If 2007 was the year of the next-gen sequencer, 2008 could turn out to be the year when bioinformaticists are forced to learn how to analyze and annotate all the data those machines are spitting out. And this will likely drive further trends in the field, such as increased hiring and a renewed focus on economical computing systems.
Ryan Koehler, staff scientist with Applied Biosystems, told BioInform that “the biggest thing” in bioinformatics in the coming year “will be the giant data sets … [from] next-gen sequencing [machines].”
Indeed, ABI has identified bioinformatics as a potential bottleneck for prospective adopters of its newly launched SOLiD sequencer, and last fall expanded its Software Community Program to encourage development of third-party software tools for the platform [BioInform 09-07-07].
Michael Hadjisavas, director of commercial development at ABI, told BioInform at the time that the company decided to “reach out to the community and invite a dialogue in the area of software because we as a company cannot address all of the software requirements for the data interpretation of the myriad readouts that could be deployed” in next-gen sequence analysis.
For companies such as ABI, the lack of good supporting software for high-throughput sequence analysis could potentially slow adoption of the technology. “The amount of data that a researcher would have … could be very substantial and overwhelming, and unless there are companion software elements in place, the ability of customers to really enjoy the value of these instruments can offer can be somewhat challenged, and that’s a problem,” Hadjisavas said.
Next-gen sequencing vendors 454 Life Sciences and Illumina as well as a number of academic efforts are also tapping into next-gen sequence analysis.
Several groups are developing methods for assembling very short reads from high-throughput instruments, including the European Bioinformatics Institute; the Broad Institute; the British Columbia Cancer Center’s Genome Sciences Center; Stony Brook University; the University of Carolina, Chapel Hill; and the Max Planck Institute for Molecular Genetics [BioInform 11-16-07].
In addition, several standardization efforts are underway to manage data from these new systems. One such project, a collaboration between next-generation sequencing vendors, genome centers, and other organizations, has developed a DNA sequence data format called SSR, for short sequence reads. Another project, led by a group called the Genomic Standards Consortium, has created a checklist for sequencing experiments called MIGS, or minimum information about a genome sequence [BioInform 03-23-07].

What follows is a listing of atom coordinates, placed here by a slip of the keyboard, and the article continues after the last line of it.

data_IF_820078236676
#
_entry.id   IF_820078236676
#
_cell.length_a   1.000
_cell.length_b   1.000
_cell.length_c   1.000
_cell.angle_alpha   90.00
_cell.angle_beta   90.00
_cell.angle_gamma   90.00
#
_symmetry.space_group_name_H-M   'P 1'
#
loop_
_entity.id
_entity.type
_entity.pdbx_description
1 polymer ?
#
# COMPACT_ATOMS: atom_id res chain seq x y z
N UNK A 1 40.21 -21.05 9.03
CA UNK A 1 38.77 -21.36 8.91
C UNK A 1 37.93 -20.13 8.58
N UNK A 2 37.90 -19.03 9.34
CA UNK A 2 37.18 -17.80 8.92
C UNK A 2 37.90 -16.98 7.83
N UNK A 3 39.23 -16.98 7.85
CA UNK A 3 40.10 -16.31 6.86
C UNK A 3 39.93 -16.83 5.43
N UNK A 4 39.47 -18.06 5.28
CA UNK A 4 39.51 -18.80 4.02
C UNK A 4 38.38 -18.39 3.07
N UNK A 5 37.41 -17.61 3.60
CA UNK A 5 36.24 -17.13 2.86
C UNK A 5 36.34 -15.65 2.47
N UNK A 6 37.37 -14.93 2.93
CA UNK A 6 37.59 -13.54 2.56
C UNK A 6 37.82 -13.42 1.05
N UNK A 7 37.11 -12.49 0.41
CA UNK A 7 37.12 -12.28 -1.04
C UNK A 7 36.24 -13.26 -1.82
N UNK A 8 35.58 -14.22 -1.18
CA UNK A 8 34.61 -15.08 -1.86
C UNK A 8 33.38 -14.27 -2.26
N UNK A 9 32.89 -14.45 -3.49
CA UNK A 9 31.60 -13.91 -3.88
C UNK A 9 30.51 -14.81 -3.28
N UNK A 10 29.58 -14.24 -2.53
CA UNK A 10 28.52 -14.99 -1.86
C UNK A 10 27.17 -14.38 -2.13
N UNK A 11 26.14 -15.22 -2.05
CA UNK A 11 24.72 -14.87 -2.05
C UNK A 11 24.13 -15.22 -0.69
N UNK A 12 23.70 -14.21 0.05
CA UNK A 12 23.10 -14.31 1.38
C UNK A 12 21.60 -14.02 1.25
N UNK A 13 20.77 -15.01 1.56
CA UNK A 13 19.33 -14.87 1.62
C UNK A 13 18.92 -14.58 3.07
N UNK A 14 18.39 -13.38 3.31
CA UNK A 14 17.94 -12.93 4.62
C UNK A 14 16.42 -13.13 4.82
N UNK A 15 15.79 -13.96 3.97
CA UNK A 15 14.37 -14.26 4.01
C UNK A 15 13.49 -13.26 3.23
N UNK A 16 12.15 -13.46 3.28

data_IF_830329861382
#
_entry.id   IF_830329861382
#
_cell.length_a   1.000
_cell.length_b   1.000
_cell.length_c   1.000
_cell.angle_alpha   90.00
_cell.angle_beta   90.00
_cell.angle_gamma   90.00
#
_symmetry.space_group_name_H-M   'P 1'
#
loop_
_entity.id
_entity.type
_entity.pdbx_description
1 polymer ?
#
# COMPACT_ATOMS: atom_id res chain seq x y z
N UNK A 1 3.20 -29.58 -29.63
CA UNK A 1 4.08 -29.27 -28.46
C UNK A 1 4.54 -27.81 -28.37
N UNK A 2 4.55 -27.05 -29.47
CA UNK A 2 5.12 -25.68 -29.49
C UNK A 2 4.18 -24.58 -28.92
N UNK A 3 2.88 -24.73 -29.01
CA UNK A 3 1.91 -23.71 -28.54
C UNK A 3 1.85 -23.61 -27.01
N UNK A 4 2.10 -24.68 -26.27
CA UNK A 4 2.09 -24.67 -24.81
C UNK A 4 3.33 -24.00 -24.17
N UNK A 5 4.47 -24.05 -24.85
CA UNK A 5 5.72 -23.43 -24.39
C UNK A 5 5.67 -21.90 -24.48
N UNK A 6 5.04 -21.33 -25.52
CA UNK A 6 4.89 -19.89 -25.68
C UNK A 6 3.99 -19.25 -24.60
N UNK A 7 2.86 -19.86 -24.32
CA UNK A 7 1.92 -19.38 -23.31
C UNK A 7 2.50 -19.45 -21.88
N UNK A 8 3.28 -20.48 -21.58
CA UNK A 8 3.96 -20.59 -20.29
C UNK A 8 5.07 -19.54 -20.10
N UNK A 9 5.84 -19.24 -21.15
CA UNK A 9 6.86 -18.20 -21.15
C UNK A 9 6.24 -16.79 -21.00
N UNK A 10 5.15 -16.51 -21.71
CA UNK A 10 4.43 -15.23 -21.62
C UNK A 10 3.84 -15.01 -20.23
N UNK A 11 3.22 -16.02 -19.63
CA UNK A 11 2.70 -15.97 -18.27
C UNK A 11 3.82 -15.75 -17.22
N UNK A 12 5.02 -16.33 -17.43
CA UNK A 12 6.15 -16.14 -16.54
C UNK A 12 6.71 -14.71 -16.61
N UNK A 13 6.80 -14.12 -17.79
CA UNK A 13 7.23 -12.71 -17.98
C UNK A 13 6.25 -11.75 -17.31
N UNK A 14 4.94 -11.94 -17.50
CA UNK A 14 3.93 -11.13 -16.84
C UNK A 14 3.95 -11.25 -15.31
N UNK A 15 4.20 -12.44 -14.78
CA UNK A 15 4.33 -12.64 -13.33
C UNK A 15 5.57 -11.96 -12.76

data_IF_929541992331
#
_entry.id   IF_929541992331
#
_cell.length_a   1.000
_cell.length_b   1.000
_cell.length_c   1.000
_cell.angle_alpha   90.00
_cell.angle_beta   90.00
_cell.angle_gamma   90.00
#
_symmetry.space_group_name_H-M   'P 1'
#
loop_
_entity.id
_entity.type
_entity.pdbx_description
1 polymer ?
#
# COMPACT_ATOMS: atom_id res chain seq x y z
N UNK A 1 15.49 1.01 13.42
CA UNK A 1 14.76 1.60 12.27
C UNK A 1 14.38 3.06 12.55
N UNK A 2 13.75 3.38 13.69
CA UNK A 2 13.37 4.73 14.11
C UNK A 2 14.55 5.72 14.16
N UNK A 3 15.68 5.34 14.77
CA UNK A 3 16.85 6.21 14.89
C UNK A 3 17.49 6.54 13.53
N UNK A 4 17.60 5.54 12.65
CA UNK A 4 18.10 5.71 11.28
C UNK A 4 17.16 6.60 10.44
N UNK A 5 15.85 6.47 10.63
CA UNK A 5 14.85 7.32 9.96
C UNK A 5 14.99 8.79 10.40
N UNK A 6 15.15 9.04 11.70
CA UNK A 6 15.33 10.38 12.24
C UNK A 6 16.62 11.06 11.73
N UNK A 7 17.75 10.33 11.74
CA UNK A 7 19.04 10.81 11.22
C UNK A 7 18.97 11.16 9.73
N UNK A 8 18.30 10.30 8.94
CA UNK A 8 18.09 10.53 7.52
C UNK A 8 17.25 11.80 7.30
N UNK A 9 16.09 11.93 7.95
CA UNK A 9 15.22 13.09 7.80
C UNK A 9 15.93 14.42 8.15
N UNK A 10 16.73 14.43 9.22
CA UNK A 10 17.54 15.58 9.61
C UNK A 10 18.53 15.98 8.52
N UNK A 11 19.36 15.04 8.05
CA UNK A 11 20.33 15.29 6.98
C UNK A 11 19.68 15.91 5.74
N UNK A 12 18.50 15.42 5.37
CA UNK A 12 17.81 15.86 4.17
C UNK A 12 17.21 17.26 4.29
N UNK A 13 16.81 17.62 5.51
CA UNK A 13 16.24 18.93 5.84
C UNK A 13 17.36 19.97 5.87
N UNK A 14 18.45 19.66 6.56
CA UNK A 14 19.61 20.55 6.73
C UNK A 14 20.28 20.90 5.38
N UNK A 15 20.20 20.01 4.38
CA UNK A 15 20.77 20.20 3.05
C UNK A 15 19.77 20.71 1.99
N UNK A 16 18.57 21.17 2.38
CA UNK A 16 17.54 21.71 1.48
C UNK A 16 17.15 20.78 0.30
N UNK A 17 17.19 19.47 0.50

Other researchers are ramping up their IT infrastructures to brace for an onslaught of data from next-gen sequencers. In November, the Genome Sequencing Center at Washington University St. Louis announced plans to build an $11 million, 16,000-square-foot facility specifically designed for a growing fleet of next-generation sequencing systems [BioInform 11-09-07].
More recently, the University of Maryland’s Center for Bioinformatics and Computational Biology published an approach that could interest research groups who don’t have the IT budget of a major genome center. The method, which uses 3D graphics hardware to accelerate the MUMmer alignment algorithm, is particularly suited for short-read data from new sequencing platforms [BioInform 12-21-07].
Demand for New Talent
The renewed interest in sequence analysis is having a broad impact on bioinformatics. Recently, Roderic Guigό, coordinator of the Centre de Regualiciό Genomica in Barcelona, Spain, told BioInform that the steady rise of sequence data is driving the need for more developers.
He compared the current sequence-analysis environment to that of microarray analysis a decade ago. “There was an explosion of people moving to work with microarray data. Now, there is an explosion of people working on algorithms to deal with high-throughput sequencing data because this data is going to be used for many different applications,” he said [BioInform 11-30-07].